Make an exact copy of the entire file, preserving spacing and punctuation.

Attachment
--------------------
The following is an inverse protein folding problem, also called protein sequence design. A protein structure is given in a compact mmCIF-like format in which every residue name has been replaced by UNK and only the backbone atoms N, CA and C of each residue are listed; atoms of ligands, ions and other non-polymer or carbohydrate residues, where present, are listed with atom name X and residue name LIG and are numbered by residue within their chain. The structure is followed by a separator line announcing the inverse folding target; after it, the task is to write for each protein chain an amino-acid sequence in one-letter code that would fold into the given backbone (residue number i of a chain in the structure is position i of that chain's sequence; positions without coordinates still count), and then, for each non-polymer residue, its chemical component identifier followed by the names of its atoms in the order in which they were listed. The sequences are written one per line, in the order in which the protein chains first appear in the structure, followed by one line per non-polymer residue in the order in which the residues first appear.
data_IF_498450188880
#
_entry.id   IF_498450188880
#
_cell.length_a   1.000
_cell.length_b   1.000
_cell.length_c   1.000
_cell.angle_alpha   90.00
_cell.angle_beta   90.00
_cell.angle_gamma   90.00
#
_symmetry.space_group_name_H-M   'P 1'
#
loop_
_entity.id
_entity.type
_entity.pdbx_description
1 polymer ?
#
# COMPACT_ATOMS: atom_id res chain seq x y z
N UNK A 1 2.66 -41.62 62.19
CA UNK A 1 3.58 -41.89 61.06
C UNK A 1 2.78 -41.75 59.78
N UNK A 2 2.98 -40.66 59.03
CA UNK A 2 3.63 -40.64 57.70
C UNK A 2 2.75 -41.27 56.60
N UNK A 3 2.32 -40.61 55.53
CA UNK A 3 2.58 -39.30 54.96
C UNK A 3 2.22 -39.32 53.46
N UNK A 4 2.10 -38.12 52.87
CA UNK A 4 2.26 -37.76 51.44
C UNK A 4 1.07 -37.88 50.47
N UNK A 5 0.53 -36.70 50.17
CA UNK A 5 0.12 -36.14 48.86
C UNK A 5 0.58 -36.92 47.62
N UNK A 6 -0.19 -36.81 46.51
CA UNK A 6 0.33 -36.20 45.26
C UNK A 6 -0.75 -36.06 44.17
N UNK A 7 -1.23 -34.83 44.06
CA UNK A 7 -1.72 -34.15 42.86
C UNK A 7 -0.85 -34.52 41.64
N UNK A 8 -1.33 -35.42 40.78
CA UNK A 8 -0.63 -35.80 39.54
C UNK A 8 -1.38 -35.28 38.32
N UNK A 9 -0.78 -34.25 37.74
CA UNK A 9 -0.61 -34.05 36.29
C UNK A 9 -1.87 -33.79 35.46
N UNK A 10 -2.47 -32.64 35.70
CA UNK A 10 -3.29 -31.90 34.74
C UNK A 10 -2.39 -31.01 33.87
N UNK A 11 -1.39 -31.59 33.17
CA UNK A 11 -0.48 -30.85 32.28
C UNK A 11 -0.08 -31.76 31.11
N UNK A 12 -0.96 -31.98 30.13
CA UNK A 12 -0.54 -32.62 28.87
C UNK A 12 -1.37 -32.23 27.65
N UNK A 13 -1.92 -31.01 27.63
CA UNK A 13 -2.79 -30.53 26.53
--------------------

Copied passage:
The following is an inverse protein folding problem, also called protein sequence design. A protein structure is given in a compact mmCIF-like format in which every residue name has been replaced by UNK and only the backbone atoms N, CA and C of each residue are listed; atoms of ligands, ions and other non-polymer or carbohydrate residues, where present, are listed with atom name X and residue name LIG and are numbered by residue within their chain. The structure is followed by a separator line announcing the inverse folding target; after it, the task is to write for each protein chain an amino-acid sequence in one-letter code that would fold into the given backbone (residue number i of a chain in the structure is position i of that chain's sequence; positions without coordinates still count), and then, for each non-polymer residue, its chemical component identifier followed by the names of its atoms in the order in which they were listed. The sequences are written one per line, in the order in which the protein chains first appear in the structure, followed by one line per non-polymer residue in the order in which the residues first appear.
data_IF_498450188880
#
_entry.id   IF_498450188880
#
_cell.length_a   1.000
_cell.length_b   1.000
_cell.length_c   1.000
_cell.angle_alpha   90.00
_cell.angle_beta   90.00
_cell.angle_gamma   90.00
#
_symmetry.space_group_name_H-M   'P 1'
#
loop_
_entity.id
_entity.type
_entity.pdbx_description
1 polymer ?
#
# COMPACT_ATOMS: atom_id res chain seq x y z
N UNK A 1 2.66 -41.62 62.19
CA UNK A 1 3.58 -41.89 61.06
C UNK A 1 2.78 -41.75 59.78
N UNK A 2 2.98 -40.66 59.03
CA UNK A 2 3.63 -40.64 57.70
C UNK A 2 2.75 -41.27 56.60
N UNK A 3 2.32 -40.61 55.53
CA UNK A 3 2.58 -39.30 54.96
C UNK A 3 2.22 -39.32 53.46
N UNK A 4 2.10 -38.12 52.87
CA UNK A 4 2.26 -37.76 51.44
C UNK A 4 1.07 -37.88 50.47
N UNK A 5 0.53 -36.70 50.17
CA UNK A 5 0.12 -36.14 48.86
C UNK A 5 0.58 -36.92 47.62
N UNK A 6 -0.19 -36.81 46.51
CA UNK A 6 0.33 -36.20 45.26
C UNK A 6 -0.75 -36.06 44.17
N UNK A 7 -1.23 -34.83 44.06
CA UNK A 7 -1.72 -34.15 42.86
C UNK A 7 -0.85 -34.52 41.64
N UNK A 8 -1.33 -35.42 40.78
CA UNK A 8 -0.63 -35.80 39.54
C UNK A 8 -1.38 -35.28 38.32
N UNK A 9 -0.78 -34.25 37.74
CA UNK A 9 -0.61 -34.05 36.29
C UNK A 9 -1.87 -33.79 35.46
N UNK A 10 -2.47 -32.64 35.70
CA UNK A 10 -3.29 -31.90 34.74
C UNK A 10 -2.39 -31.01 33.87
N UNK A 11 -1.39 -31.59 33.17
CA UNK A 11 -0.48 -30.85 32.28
C UNK A 11 -0.08 -31.76 31.11
N UNK A 12 -0.96 -31.98 30.13
CA UNK A 12 -0.54 -32.62 28.87
C UNK A 12 -1.37 -32.23 27.65
N UNK A 13 -1.92 -31.01 27.63
CA UNK A 13 -2.79 -30.53 26.53